When the Supreme Court of Canada struck down this country’s laws against assisted dying, Barb Gibson-Clifford cheered in her kitchen.
"I was overwhelmed a bit," she says. "It felt so powerful to me that the nine judges were in consensus and spoke as an entity."
The weight of the decision means a lot to Barb because she has been fighting uterine cancer for 10 years. She is now Stage 4.
"That means that any therapies done on me are palliative," she says. "The disease will continue to come back. It won't ever go away, so I know that someday, it will end my life."
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The Supreme Court's monumental ruling promises to give Barb control over when and how she dies. Facing the prospect of the last ravages of her disease, she wants the option to end her life peacefully with the help of a physician.
"There is a lot of fear in my mind associated with considering my life coming to an end as I expect that it would come to an end with this sarcoma — and that's with a lot of pain, with a lot of organ shutdown," she says. "So it's terrifying to think that, if I don't have choice, it could be very nasty, both for myself and for my family members."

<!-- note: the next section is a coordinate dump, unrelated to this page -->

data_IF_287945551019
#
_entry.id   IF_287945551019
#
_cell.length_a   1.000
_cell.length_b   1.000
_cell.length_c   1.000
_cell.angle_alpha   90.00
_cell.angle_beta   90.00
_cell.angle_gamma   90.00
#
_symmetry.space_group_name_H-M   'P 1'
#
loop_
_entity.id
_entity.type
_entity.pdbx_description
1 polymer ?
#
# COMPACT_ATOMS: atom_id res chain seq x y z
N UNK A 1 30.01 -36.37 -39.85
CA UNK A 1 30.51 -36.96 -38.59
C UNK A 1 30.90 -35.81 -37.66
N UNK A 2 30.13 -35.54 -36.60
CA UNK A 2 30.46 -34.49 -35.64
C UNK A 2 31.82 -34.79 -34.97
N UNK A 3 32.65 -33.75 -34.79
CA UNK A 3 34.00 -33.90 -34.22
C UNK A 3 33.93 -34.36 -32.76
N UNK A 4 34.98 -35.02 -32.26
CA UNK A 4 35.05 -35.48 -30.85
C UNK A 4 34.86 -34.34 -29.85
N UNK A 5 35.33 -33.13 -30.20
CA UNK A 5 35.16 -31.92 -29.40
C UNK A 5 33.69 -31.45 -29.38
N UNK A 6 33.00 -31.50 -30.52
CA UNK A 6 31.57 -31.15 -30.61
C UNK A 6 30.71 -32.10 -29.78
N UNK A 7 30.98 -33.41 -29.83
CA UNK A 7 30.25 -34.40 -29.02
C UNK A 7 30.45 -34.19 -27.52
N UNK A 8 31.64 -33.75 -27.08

But despite the Supreme Court's resounding decision, assisted dying may not be available to people like Barb unless our lawmakers and healthcare regulators create rules that reflect the ruling. Bill C-14, the federal assisted dying law, offers choice to many in need, but it violates the rights of many people who would have been eligible under the Supreme Court's decision.
This is why Barb is speaking out — because she knows that assisted dying offers control and peace of mind to people like her, those who are grappling with a terrible diagnosis like incurable cancer and face the prospect of tremendous pain and suffering at end of life.
"I want to be able to choose," Barb says. "I want the choice to be able to say what I would like. Just knowing that 'there’s nothing more that we can do,' I won’t have to hear that, because there will be something that can be done."
Barb spoke with Edmonton-based filmmaker Jason Gondziola to tell her story. To hear her testimony, watch the powerful video located below.